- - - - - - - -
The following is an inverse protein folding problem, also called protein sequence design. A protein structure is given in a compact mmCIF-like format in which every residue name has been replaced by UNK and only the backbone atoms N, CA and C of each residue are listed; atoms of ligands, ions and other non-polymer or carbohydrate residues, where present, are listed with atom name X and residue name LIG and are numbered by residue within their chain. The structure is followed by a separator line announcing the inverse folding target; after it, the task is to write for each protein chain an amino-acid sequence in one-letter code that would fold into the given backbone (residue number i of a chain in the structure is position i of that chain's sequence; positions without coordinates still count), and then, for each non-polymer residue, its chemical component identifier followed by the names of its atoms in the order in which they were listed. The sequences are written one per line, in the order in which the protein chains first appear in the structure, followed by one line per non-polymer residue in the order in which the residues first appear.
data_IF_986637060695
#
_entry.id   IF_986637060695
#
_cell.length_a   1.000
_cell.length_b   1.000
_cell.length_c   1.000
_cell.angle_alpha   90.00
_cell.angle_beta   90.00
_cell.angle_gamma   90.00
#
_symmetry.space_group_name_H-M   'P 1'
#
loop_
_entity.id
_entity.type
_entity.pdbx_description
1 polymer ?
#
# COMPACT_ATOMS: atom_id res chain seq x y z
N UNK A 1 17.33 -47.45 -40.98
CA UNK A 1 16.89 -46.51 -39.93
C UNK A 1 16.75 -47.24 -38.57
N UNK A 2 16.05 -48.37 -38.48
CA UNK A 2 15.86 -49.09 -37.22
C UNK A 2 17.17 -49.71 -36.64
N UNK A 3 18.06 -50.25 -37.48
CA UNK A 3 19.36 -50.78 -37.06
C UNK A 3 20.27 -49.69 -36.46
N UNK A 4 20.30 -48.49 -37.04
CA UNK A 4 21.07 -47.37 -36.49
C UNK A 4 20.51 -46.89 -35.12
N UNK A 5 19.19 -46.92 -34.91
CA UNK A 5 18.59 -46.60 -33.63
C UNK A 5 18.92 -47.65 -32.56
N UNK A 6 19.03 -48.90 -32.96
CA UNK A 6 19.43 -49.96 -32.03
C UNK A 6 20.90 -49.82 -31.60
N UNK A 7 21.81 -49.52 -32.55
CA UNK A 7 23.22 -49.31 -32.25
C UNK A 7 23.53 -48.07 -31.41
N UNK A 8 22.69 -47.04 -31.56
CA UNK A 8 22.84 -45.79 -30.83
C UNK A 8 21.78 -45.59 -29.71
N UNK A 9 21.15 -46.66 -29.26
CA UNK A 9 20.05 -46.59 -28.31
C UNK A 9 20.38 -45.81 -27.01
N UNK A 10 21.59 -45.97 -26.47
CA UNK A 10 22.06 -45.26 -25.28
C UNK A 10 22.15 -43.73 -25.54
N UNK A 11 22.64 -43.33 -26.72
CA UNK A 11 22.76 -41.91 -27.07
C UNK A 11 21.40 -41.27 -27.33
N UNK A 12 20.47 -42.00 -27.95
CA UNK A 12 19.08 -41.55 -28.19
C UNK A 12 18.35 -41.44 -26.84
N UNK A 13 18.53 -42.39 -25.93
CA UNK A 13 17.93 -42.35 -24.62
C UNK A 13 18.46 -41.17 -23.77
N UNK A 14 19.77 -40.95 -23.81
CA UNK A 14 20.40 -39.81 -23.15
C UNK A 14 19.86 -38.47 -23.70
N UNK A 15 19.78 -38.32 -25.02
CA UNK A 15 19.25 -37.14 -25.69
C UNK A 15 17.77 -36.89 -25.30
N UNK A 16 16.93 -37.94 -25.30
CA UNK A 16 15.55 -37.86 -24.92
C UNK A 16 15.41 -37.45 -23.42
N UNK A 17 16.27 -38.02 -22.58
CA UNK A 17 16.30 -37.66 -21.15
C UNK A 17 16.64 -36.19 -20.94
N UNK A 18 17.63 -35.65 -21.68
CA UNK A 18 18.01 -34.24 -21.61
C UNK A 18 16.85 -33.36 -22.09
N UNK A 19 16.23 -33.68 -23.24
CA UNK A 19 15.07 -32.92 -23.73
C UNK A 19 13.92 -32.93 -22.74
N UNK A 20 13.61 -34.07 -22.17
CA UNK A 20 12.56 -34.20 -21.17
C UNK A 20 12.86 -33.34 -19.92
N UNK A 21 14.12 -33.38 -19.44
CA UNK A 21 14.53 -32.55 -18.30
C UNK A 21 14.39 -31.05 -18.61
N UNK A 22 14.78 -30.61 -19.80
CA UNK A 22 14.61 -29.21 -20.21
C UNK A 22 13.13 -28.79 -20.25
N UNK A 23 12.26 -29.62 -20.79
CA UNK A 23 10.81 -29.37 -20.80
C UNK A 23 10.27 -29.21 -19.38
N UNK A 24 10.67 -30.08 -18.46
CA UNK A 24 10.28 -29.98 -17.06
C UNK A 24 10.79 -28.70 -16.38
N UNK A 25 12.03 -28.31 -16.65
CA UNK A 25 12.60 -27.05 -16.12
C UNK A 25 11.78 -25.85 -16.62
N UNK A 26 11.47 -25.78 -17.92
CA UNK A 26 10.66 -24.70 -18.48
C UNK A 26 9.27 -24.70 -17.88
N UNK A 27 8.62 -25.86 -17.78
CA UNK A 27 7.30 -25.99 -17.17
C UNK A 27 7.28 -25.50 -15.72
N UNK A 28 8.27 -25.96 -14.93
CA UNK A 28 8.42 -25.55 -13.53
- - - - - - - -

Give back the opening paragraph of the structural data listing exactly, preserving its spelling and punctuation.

The following is an inverse protein folding problem, also called protein sequence design. A protein structure is given in a compact mmCIF-like format in which every residue name has been replaced by UNK and only the backbone atoms N, CA and C of each residue are listed; atoms of ligands, ions and other non-polymer or carbohydrate residues, where present, are listed with atom name X and residue name LIG and are numbered by residue within their chain. The structure is followed by a separator line announcing the inverse folding target; after it, the task is to write for each protein chain an amino-acid sequence in one-letter code that would fold into the given backbone (residue number i of a chain in the structure is position i of that chain's sequence; positions without coordinates still count), and then, for each non-polymer residue, its chemical component identifier followed by the names of its atoms in the order in which they were listed. The sequences are written one per line, in the order in which the protein chains first appear in the structure, followed by one line per non-polymer residue in the order in which the residues first appear.